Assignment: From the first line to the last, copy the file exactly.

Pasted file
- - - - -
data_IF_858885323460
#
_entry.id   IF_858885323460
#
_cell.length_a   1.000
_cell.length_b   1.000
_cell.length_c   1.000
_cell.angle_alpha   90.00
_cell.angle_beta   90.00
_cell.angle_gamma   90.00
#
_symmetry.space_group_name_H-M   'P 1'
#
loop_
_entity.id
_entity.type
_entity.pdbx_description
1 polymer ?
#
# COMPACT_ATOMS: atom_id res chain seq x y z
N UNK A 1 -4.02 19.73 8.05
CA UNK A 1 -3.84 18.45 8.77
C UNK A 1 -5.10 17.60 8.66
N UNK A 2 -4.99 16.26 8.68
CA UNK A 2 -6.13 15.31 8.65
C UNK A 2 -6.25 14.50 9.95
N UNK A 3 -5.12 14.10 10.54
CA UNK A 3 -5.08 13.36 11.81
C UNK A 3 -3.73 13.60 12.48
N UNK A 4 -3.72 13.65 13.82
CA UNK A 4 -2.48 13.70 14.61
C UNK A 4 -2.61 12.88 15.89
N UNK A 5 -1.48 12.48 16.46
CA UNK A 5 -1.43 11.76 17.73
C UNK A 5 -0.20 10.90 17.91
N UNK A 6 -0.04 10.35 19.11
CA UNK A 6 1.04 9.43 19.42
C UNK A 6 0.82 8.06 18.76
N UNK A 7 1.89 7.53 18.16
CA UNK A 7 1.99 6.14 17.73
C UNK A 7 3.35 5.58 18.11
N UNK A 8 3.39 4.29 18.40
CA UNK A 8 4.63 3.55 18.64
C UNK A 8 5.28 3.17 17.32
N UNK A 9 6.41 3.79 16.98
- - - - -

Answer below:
data_IF_858885323460
#
_entry.id   IF_858885323460
#
_cell.length_a   1.000
_cell.length_b   1.000
_cell.length_c   1.000
_cell.angle_alpha   90.00
_cell.angle_beta   90.00
_cell.angle_gamma   90.00
#
_symmetry.space_group_name_H-M   'P 1'
#
loop_
_entity.id
_entity.type
_entity.pdbx_description
1 polymer ?
#
# COMPACT_ATOMS: atom_id res chain seq x y z
N UNK A 1 -4.02 19.73 8.05
CA UNK A 1 -3.84 18.45 8.77
C UNK A 1 -5.10 17.60 8.66
N UNK A 2 -4.99 16.26 8.68
CA UNK A 2 -6.13 15.31 8.65
C UNK A 2 -6.25 14.50 9.95
N UNK A 3 -5.12 14.10 10.54
CA UNK A 3 -5.08 13.36 11.81
C UNK A 3 -3.73 13.60 12.48
N UNK A 4 -3.72 13.65 13.82
CA UNK A 4 -2.48 13.70 14.61
C UNK A 4 -2.61 12.88 15.89
N UNK A 5 -1.48 12.48 16.46
CA UNK A 5 -1.43 11.76 17.73
C UNK A 5 -0.20 10.90 17.91
N UNK A 6 -0.04 10.35 19.11
CA UNK A 6 1.04 9.43 19.42
C UNK A 6 0.82 8.06 18.76
N UNK A 7 1.89 7.53 18.16
CA UNK A 7 1.99 6.14 17.73
C UNK A 7 3.35 5.58 18.11
N UNK A 8 3.39 4.29 18.40
CA UNK A 8 4.63 3.55 18.64
C UNK A 8 5.28 3.17 17.32
N UNK A 9 6.41 3.79 16.98